These are three sketches I completed with a long hair filbert brush at the Cincinnati Art Club. The filbert brush was a departure from the pallet knives I’ve used over the last few years. Pallet knives taught me to simplify and match the color I wanted. I attempted to use the same technique with the brush, and I was pleased with the results.
The first piece, Claire, is an 8 x 10 inch painting on canvas. The softness of the brush’s bristles make the edges of the painting less clear, especially in comparison to the lines created by the pallet knife. Nonetheless, I think there are good separations of the painted model, which adds great form to the image.
The second piece, Lost in an Empty Room, is an 11 x 14 inch oil painting on canvas. The disparity of the lonely, half-naked model in an empty room intrigued me. The light and exit through the door is clear due to the use of the filbert brush. The hard beveling form of her face dramatizes the image, emphasizing her age and despair.
The third piece, Construction Man, is an 11 x 14 inch oil painting on canvas. The loose brushwork and softness of the color changes add richness to the painting, especially in the forward forearm. The manner in which I painted this gives the viewer a strong spatial contrast. Also, the loose brushwork and color choice of the paint on the construction worker’s apron helps arrange the spatial order of the piece. Again, the strong beveling of the face’s form adds focus to it, even though it’s loosely indicated.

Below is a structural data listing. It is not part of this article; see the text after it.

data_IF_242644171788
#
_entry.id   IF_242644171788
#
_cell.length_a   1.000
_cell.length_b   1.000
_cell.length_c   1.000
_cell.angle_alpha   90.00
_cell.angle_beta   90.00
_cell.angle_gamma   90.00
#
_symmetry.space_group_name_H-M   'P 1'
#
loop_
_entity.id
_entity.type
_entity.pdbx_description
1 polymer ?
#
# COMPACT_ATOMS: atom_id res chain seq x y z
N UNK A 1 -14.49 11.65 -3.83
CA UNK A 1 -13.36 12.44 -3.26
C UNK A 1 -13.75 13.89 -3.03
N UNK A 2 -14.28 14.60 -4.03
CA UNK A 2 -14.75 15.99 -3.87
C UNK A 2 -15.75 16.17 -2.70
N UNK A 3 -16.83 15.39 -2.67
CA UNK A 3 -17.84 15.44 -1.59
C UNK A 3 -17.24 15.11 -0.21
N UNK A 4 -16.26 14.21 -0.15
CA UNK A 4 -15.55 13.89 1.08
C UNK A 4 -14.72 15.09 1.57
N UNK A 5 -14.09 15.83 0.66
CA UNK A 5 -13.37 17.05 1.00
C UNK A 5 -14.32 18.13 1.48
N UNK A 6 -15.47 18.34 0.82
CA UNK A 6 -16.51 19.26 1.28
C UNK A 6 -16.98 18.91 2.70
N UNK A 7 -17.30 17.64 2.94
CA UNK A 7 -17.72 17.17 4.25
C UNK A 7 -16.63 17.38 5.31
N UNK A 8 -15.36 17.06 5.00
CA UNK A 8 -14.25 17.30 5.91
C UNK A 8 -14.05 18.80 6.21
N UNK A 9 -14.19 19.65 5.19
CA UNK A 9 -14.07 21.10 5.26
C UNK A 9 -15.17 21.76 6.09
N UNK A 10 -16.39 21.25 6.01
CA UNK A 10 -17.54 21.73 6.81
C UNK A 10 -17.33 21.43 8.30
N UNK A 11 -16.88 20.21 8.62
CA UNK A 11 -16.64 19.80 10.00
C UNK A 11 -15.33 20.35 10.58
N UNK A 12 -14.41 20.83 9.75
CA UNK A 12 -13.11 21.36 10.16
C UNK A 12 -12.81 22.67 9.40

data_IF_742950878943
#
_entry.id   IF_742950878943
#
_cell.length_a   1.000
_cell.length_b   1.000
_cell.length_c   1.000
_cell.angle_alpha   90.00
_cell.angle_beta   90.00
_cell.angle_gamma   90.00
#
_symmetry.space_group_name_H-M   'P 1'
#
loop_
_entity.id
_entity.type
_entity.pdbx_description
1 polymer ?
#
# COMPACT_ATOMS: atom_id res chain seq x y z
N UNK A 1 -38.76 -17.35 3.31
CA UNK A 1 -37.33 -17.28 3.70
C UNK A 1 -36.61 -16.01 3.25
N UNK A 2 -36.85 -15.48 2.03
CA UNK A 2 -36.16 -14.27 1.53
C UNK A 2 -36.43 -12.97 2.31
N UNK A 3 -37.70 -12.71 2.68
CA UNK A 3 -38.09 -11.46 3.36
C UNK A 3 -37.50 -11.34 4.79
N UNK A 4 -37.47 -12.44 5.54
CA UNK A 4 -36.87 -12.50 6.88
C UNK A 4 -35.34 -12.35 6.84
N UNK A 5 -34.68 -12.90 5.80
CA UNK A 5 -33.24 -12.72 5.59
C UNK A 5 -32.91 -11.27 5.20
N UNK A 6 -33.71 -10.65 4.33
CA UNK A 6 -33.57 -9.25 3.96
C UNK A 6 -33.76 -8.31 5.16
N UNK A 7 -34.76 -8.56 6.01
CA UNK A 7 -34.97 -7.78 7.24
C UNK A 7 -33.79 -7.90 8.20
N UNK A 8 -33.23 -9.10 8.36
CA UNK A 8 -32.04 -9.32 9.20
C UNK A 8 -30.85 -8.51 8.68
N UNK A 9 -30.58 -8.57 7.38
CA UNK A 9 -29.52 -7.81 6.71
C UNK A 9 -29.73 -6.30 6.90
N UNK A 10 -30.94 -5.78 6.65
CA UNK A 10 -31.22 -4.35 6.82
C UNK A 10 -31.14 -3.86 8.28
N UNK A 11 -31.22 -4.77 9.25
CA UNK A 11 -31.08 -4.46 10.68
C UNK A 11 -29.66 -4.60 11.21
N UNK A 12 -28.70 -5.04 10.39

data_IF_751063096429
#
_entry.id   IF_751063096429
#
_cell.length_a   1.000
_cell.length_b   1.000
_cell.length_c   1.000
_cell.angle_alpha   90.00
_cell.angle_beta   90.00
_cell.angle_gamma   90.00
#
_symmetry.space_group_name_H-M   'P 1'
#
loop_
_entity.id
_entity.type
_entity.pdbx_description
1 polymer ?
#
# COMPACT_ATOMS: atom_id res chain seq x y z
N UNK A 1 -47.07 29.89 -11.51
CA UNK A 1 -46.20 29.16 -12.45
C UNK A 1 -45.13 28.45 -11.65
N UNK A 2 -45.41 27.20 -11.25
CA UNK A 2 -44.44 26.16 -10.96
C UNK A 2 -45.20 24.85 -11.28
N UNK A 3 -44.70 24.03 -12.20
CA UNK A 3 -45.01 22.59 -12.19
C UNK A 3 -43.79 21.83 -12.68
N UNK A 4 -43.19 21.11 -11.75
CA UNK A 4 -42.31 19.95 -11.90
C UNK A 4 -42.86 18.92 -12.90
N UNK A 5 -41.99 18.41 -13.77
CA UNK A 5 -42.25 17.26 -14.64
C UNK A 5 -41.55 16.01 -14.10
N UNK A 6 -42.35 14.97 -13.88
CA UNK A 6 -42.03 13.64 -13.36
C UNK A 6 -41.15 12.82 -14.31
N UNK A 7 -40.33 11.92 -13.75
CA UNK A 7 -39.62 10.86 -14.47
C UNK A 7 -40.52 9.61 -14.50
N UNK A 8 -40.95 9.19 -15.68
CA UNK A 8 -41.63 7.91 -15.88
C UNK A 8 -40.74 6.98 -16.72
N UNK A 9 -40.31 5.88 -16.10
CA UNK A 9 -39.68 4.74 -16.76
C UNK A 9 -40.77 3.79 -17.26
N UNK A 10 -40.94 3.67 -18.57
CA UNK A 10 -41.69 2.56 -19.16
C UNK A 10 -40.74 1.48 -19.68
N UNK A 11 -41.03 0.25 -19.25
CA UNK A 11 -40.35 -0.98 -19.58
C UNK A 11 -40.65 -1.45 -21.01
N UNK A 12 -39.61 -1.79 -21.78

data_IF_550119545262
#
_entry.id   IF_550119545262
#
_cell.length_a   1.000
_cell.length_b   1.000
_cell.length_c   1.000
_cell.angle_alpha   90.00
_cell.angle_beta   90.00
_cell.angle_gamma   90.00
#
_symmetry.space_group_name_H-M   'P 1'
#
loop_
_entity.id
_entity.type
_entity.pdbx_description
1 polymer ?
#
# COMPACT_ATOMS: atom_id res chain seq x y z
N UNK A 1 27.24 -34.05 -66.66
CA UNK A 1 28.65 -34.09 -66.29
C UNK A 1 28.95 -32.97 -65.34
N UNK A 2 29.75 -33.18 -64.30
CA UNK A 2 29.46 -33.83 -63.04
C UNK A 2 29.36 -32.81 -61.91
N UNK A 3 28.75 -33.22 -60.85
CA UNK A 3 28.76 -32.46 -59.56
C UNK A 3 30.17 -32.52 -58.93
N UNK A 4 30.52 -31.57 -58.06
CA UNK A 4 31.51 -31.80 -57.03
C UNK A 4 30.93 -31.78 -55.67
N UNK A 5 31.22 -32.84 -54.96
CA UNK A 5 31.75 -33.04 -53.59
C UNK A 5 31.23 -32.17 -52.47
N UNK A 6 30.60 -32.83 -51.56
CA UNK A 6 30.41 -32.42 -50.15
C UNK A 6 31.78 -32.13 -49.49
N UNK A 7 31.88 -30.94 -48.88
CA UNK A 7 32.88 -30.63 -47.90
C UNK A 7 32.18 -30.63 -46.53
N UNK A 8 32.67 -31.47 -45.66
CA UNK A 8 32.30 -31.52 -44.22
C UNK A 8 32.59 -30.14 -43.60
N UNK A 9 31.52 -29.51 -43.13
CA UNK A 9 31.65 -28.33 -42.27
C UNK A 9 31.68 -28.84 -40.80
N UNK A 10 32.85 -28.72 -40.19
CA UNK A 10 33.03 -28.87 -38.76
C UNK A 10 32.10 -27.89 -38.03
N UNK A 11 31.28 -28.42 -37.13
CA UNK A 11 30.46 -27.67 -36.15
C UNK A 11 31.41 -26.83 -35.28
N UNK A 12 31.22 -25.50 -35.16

More on Daryl Urig:
Interview & Bio: http://www.darylurig.com/about-daryl-urig.aspx
Price: Contact: Robyn@DarylUrig.com
American Oil Painter Daryl Urig is a member of The Portrait Society of America, Oil Painters of America and Cincinnati Art Club. He has taught at the University of Cincinnati for over 8 years and is president of Total Media Source Inc.
View his Exhibit and Awards by clicking here.